Studies have shown a link between the two, and diet plays a big role.

Acne is an epidemic skin disease of industrialized countries, reaching prevalence rates of over 85 percent of teenagers. In nearly half of American men and women, acne continues even after adolescence and into the third decade of life.

Acne is considered a disease of Western civilization, as in places like Okinawa, Japan, acne is rare or even nonexistent. So, acne is not some “physiological” phenomenon of puberty but may represent “a visible risk indicator pointing to aberrant nutrient signaling promoting chronic epidemic diseases of civilization,” according to a group of German researchers (See Saving Lives By Treating Acne With Diet). What they mean is that the dairy, junk foods, meat, and egg proteins in Western diets all conspire to raise the activity of the enzyme TOR, contributing to acne and obesity. Therefore, using diet to suppress TOR may not only improve acne but may also prevent the march to more serious chronic TOR-driven diseases of civilization. The excessive TOR stimulation induced by the standard American diet may initially manifest as premature puberty and acne but then may later contribute to obesity, diabetes, cancer, and Alzheimer’s.

A lot of this research is relatively new. Until recently, for example, only a weak association had been accepted for the role of milk and other dairy products in acne formation.  However, there is now substantial evidence supporting the effects of milk and dairy products as enhancers of acne aggravation. Milk is not just food but appears to represent a most sophisticated hormone signaling system activating TOR, which is of critical concern given that TOR is recognized as the fundamental driving force for a number of serious chronic diseases.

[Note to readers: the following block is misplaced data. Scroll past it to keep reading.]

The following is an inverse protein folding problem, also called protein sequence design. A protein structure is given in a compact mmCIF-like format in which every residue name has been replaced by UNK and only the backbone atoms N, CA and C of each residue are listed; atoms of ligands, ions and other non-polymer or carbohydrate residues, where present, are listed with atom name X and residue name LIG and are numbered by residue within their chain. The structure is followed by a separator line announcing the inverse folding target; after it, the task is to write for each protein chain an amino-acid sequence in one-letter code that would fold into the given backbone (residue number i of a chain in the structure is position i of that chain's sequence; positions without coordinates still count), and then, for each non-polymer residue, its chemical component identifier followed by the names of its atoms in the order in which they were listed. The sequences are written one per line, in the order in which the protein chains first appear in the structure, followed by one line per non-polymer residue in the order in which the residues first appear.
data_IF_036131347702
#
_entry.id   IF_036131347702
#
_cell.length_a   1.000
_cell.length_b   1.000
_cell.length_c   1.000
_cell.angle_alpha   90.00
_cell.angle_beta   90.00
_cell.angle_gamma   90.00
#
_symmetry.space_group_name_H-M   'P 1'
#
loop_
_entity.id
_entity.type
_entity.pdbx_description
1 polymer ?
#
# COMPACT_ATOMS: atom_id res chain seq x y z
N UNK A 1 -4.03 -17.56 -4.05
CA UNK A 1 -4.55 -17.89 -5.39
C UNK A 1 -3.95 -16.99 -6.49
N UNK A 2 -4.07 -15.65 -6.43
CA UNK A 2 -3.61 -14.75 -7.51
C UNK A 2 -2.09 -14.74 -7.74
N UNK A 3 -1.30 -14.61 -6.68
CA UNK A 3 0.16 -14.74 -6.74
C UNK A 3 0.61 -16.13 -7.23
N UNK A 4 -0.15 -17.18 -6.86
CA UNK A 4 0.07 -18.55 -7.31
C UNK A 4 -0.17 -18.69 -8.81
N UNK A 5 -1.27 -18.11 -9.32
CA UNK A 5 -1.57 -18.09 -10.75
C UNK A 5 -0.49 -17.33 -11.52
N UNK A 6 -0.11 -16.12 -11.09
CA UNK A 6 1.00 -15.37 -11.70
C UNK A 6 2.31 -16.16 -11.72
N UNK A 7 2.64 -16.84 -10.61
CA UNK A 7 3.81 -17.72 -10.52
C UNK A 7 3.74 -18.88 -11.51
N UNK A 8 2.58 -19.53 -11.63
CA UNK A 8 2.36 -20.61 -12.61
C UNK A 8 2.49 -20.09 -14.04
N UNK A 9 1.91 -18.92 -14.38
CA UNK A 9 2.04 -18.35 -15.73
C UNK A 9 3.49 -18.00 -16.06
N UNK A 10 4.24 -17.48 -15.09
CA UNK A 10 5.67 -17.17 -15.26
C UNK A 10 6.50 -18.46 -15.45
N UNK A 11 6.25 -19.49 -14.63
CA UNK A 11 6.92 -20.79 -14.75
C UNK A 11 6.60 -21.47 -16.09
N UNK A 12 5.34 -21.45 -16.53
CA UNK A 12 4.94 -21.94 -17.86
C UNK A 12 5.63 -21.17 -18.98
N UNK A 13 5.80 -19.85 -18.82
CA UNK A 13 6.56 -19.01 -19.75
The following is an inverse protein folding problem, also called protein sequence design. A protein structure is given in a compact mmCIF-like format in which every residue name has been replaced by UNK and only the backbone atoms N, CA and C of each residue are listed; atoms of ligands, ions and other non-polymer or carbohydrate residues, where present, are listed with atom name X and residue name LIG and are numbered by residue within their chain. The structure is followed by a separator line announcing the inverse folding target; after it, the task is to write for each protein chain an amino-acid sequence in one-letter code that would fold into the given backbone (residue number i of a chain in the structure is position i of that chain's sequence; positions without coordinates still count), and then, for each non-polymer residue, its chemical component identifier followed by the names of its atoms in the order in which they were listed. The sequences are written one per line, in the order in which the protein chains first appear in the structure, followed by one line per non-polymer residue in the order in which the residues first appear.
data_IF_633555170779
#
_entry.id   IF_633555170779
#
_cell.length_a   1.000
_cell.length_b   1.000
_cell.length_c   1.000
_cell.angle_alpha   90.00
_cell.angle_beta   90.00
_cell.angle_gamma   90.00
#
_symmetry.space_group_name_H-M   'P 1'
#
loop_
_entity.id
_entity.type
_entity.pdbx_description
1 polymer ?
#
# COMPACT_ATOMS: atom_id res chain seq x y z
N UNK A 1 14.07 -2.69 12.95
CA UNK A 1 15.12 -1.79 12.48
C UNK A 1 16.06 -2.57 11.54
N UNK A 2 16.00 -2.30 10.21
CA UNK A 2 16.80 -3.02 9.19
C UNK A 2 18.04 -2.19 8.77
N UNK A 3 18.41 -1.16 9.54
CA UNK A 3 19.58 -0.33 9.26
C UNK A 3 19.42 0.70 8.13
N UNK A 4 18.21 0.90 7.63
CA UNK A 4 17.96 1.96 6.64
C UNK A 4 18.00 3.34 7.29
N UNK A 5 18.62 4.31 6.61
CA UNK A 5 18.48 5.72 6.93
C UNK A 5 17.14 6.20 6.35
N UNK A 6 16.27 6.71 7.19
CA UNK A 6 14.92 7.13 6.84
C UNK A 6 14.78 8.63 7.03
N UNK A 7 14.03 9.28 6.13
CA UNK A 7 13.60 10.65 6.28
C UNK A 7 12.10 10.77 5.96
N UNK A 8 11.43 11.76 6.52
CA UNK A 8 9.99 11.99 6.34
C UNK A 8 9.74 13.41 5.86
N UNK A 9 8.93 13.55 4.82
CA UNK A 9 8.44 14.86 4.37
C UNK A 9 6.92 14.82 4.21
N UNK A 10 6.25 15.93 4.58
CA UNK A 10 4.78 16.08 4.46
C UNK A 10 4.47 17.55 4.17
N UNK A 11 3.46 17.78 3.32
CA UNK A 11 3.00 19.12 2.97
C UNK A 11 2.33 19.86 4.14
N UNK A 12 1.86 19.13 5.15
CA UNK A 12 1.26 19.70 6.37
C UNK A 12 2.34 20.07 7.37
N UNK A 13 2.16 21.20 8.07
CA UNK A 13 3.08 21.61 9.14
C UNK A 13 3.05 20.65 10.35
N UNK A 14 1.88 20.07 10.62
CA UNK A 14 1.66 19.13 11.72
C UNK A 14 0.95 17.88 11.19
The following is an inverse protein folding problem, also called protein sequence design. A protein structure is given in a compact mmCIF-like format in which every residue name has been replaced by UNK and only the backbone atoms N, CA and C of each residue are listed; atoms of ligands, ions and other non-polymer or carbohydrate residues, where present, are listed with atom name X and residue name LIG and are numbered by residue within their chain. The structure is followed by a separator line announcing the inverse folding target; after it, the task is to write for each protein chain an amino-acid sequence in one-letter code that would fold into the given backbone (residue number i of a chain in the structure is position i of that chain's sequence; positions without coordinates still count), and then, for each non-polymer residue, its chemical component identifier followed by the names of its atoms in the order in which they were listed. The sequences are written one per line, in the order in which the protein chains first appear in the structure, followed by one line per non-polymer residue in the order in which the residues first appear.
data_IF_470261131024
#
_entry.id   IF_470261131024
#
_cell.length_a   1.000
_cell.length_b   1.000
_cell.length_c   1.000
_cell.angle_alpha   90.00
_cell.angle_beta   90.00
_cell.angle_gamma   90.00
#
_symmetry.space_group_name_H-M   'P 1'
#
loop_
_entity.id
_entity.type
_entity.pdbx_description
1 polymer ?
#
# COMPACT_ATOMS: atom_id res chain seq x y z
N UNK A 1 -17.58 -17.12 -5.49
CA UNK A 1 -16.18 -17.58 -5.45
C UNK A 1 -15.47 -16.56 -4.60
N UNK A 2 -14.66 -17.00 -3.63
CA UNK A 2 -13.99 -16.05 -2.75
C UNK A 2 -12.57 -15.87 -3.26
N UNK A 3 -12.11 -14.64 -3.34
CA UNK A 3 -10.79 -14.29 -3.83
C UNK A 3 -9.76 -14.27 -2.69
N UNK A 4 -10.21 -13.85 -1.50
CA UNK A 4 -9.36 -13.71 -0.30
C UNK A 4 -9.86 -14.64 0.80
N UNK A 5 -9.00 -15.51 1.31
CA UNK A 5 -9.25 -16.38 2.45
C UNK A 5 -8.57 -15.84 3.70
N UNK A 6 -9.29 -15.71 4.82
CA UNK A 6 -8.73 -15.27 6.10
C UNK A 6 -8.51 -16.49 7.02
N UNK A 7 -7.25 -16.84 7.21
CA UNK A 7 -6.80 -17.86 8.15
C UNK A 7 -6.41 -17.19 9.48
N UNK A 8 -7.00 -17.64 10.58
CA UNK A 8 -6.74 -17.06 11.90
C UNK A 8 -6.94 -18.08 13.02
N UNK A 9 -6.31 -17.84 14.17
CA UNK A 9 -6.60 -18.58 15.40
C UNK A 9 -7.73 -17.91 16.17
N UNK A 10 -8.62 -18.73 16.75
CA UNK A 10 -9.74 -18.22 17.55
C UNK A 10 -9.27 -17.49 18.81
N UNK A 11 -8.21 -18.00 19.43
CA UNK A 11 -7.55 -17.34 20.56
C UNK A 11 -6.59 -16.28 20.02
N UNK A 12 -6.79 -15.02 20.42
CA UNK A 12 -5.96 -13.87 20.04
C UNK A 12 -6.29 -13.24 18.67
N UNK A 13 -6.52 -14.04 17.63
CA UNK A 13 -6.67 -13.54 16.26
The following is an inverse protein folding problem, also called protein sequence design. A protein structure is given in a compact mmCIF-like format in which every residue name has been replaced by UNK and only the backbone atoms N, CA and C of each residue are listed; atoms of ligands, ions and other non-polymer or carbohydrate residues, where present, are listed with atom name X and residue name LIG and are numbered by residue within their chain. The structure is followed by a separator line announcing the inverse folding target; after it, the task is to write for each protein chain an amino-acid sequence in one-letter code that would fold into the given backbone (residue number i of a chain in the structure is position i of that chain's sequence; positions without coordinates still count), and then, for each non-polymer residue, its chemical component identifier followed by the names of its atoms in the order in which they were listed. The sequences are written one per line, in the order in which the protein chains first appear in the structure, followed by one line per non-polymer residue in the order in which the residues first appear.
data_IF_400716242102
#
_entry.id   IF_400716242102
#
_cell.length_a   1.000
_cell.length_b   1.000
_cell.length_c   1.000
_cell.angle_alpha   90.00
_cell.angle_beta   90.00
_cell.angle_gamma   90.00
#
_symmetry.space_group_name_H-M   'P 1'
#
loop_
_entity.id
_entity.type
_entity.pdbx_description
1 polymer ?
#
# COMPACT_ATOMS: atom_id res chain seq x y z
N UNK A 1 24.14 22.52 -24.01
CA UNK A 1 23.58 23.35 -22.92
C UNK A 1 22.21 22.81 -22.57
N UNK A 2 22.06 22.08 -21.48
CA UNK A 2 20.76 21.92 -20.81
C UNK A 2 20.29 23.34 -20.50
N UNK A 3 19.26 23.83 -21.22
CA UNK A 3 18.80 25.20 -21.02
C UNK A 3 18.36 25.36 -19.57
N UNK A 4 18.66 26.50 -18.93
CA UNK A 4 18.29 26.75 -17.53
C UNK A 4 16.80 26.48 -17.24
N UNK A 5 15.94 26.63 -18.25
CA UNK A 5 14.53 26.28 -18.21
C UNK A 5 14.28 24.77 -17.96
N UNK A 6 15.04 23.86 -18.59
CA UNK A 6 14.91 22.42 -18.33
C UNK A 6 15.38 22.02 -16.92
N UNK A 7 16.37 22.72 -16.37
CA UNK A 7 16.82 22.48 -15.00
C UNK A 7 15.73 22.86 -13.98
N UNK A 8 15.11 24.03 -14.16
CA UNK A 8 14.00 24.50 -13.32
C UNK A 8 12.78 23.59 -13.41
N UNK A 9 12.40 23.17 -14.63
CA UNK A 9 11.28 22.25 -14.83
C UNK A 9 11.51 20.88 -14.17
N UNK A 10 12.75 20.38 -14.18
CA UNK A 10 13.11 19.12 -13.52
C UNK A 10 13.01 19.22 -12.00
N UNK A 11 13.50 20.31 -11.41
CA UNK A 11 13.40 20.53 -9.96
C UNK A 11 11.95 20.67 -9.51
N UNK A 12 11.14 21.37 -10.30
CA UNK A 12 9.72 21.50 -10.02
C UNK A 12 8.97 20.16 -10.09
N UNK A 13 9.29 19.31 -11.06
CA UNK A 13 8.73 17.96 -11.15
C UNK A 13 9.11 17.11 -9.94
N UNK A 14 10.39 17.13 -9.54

If milk is naturally supposed to stimulate TOR, why the problem? Because we’re drinking milk from the wrong species. Cow’s milk is designed for calves. Baby cows grow nearly 40 times faster than human infants. Cow’s milk has three times more leucine, the primary activator of TOR, than breast milk; so, cow’s milk may over-stimulate TOR when consumed by humans. It’s like giving donkey milk to rats—it doesn’t make sense. Furthermore, milk is for babies; so, the continued consumption of any kind of milk during adolescence and adulthood is something that never really happened naturally and may have long-term adverse effects on human health.

In this regard, it’s kind of frightening to realize that more than 85 percent of teens in Western countries exhibit acne; it implies that the “majority of our population is living with over-activated TOR signaling, a major disease-causing factor, which may pave the way for the development of other more serious diseases.” A history of acne has been associated with breast cancer risk in women, for example, and prostate cancer in men.

So, early dietary counseling of teenage acne patients is thus a great opportunity for dermatologists, who will not only help to improve acne but may reduce the long-term adverse effects of Western diet on more serious TOR-driven diseases. So, just as urologists use erectile dysfunction as an opportunity to save lives by putting people on heart-healthy diets, dermatologists can use acne as a way to save lives by putting people on a cancer prevention diet.

How do you turn acne on and off via dietary manipulation of TOR? A “comprehensive dietary strategy to treat acne can only be achieved by higher consumption of vegetables and fruit and reduction of animal-derived food,” given preliminary evidence for the effectiveness of natural plant-derived TOR inhibitors in the treatment of acne.